living. The position submitted to fact finding included cuts to faculty pay for summer courses, cuts to retirement contributions, reduced amounts for promotions that would come less frequently, and a substantial increase in contributions to health care insurance. The net effect would be that faculty members would make less money in future years and that the money would buy even less due to inflation. The position of the administration is that we should do the same work for less total compensation but then to claim this is fair. Dr. Shapiro is well aware that research shows when outcomes are decreased, people tend to do less work; we can only assume he expects this and is comfortable with it. Second, the comparison to the other universities that the administration has identified to support the assertion that CMU faculty salaries are currently near the average also fails the same social justice principle. Even if CMU were comparable in total compensation and benefits to these universities, a decrease in the total package will not serve the equity principle as it will reduce outcomes while presuming inputs stay the same. In other words, it will push us below the average of these institutions. Most importantly, none of the other universities have made the cuts proposed by CMU and none of their professors will take home less money than they did the previous year, even those at universities that are in a much worse financial state. Apparently, neither those universities above CMU nor those below in faculty compensation believe it would result in desirable long-term outcomes to have the sort of disgruntled professors this would invariably produce. If CMU is “rock-solid financially”, how is it fair to push faculty pay and benefits toward the bottom of the barrel? Of course, such comparisons depend heavily upon the reference group chosen. CMU professors’ base salary is lower than the average
of other schools in the MAC conference and at doctoral universities across the country. Nationwide, the base salary for CMU professors is 15 percent lower than average, putting us at the 17th percentile of public doctoral universities. It is true that the national sample of doctoral universities include those with higher Carnegie Classifications; however, the salaries of President Ross and Provost Shapiro are only 8 percent below the mean of the same sample. They are not being asked to take cuts to their total compensation package that will result in less take-home pay. Where is the fairness in that comparison? I would make a final note with regard to justice principles and the contract negotiations. On June 30, the administration chose not to extend the faculty contract for the first time ever. This resulted in faculty members who had earned promotions for their work over the past four to six years being denied any increase, to CMU no longer paying their share of increases in health care costs, and in there being no shared grievance procedures in place. Dr. Shapiro failed to mention this event in his letter, yet it is the principal cause of the conflict and animosity we currently experience on campus; it also violates distributive and procedural justice principles too numerous to detail here. None of the other institutions the administration would compare us to have done this and the outcome of the decision was the job action at the beginning of the semester. Where was the justice in the decision not to extend the contract? Unless the final agreement includes a flat increase for the current year to those who have lost money for their promotions due to this unprecedented and unnecessary decision, justice will never be served. Neil D. Christiansen Professor of Psychology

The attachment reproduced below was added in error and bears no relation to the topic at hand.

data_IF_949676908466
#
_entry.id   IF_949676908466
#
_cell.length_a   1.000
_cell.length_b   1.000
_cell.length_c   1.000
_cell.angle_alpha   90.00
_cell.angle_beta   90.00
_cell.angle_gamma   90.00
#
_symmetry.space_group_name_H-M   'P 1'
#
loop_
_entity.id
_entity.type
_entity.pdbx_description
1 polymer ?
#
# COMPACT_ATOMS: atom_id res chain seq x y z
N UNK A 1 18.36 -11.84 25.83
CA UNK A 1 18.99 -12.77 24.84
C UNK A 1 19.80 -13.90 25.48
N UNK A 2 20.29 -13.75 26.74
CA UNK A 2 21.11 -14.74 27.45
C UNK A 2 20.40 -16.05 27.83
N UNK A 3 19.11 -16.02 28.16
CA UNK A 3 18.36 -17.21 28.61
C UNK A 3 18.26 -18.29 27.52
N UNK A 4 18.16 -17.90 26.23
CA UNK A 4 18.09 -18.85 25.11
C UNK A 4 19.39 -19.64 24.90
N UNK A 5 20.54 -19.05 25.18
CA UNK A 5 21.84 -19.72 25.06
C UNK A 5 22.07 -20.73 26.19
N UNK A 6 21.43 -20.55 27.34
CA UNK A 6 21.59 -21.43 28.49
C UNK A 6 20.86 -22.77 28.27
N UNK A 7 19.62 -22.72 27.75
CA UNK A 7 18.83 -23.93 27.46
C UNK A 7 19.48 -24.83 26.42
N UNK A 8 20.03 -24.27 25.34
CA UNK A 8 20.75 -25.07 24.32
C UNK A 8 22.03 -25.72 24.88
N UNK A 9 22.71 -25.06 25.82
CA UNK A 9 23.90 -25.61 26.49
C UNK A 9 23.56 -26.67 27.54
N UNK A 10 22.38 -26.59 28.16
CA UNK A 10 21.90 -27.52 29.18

Central Michigan Life || Friday, Sept. 30, 2011 || 5A
$50 million unreserved fund increase shows financial state The Wednesday Sept. 28 Central Michigan Life headline says everything that needs to be said about the current administration/faculty contract negotiation impasse: “CMU adds nearly $50 million to unreserved funds.” As reported in this article, Central Michigan University’s unrestricted funds now equal “about $276 million.” Meanwhile, the administration raised tuition 3.47 percent and is attempting to extort unnecessary and hurtful cuts from faculty who are already near the bottom in terms of compensation both nationally and in the MAC. According to the American Association of University Professors, CMU ranks